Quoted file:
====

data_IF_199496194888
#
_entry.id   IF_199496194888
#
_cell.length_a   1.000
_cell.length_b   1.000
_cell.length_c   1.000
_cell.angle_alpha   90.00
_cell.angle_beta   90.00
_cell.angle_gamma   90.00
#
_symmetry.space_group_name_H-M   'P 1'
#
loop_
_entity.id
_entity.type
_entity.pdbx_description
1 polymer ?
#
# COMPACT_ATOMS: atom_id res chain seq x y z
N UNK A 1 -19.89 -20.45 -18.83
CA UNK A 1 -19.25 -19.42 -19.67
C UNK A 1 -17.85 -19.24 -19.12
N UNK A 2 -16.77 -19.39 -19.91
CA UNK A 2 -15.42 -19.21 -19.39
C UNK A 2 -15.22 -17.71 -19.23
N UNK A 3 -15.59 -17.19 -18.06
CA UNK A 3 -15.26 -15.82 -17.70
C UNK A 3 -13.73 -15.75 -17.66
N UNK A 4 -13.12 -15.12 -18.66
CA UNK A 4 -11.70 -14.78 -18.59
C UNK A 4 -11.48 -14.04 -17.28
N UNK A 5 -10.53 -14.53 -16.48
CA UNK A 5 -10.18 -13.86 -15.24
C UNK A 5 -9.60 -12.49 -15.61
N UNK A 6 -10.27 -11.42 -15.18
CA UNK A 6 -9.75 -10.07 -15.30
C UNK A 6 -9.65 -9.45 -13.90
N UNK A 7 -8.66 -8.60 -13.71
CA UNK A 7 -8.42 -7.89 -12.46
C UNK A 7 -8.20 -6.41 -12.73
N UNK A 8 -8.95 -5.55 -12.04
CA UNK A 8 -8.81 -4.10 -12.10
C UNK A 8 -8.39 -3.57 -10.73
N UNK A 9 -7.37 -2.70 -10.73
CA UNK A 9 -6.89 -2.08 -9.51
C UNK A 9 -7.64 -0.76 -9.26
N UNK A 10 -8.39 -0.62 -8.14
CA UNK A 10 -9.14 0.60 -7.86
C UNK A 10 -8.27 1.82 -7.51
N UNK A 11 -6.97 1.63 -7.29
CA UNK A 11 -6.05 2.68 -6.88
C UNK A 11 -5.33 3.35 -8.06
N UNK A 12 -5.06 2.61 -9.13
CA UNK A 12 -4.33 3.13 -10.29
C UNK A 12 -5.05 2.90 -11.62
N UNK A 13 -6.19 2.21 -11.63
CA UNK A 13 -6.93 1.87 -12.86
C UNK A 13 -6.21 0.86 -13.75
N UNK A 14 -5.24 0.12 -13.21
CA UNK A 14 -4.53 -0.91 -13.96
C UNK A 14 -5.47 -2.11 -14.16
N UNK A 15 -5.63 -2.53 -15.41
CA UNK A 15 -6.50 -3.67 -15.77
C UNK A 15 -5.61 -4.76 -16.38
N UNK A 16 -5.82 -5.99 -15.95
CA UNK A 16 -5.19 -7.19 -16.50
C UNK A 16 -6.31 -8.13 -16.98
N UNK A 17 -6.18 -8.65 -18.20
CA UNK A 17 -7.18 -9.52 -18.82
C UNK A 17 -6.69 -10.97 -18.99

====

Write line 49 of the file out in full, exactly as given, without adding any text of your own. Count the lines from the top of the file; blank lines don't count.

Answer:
CA UNK A 10 -9.14 0.60 -7.86